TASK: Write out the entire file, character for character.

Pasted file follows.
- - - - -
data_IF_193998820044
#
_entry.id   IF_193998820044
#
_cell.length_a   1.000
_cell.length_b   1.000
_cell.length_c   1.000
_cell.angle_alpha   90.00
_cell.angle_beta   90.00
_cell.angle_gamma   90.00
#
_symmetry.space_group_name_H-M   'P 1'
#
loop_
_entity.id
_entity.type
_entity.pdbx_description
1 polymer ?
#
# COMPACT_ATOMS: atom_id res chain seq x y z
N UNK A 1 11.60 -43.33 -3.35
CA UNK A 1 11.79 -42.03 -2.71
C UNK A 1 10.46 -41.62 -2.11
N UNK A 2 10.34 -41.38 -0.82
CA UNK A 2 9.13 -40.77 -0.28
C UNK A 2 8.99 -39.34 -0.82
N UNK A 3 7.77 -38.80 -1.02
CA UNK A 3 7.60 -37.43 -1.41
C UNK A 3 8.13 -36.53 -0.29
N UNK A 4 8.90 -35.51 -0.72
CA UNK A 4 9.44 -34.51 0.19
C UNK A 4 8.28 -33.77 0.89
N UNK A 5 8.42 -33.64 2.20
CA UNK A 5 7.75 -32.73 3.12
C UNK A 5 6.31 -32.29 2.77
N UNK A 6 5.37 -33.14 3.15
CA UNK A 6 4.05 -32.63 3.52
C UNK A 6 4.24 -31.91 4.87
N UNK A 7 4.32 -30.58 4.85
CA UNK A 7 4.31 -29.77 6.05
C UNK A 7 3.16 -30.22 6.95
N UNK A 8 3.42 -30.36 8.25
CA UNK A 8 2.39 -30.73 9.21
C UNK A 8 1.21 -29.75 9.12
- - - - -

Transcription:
data_IF_193998820044
#
_entry.id   IF_193998820044
#
_cell.length_a   1.000
_cell.length_b   1.000
_cell.length_c   1.000
_cell.angle_alpha   90.00
_cell.angle_beta   90.00
_cell.angle_gamma   90.00
#
_symmetry.space_group_name_H-M   'P 1'
#
loop_
_entity.id
_entity.type
_entity.pdbx_description
1 polymer ?
#
# COMPACT_ATOMS: atom_id res chain seq x y z
N UNK A 1 11.60 -43.33 -3.35
CA UNK A 1 11.79 -42.03 -2.71
C UNK A 1 10.46 -41.62 -2.11
N UNK A 2 10.34 -41.38 -0.82
CA UNK A 2 9.13 -40.77 -0.28
C UNK A 2 8.99 -39.34 -0.82
N UNK A 3 7.77 -38.80 -1.02
CA UNK A 3 7.60 -37.43 -1.41
C UNK A 3 8.13 -36.53 -0.29
N UNK A 4 8.90 -35.51 -0.72
CA UNK A 4 9.44 -34.51 0.19
C UNK A 4 8.28 -33.77 0.89
N UNK A 5 8.42 -33.64 2.20
CA UNK A 5 7.75 -32.73 3.12
C UNK A 5 6.31 -32.29 2.77
N UNK A 6 5.37 -33.14 3.15
CA UNK A 6 4.05 -32.63 3.52
C UNK A 6 4.24 -31.91 4.87
N UNK A 7 4.32 -30.58 4.85
CA UNK A 7 4.31 -29.77 6.05
C UNK A 7 3.16 -30.22 6.95
N UNK A 8 3.42 -30.36 8.25
CA UNK A 8 2.39 -30.73 9.21
C UNK A 8 1.21 -29.75 9.12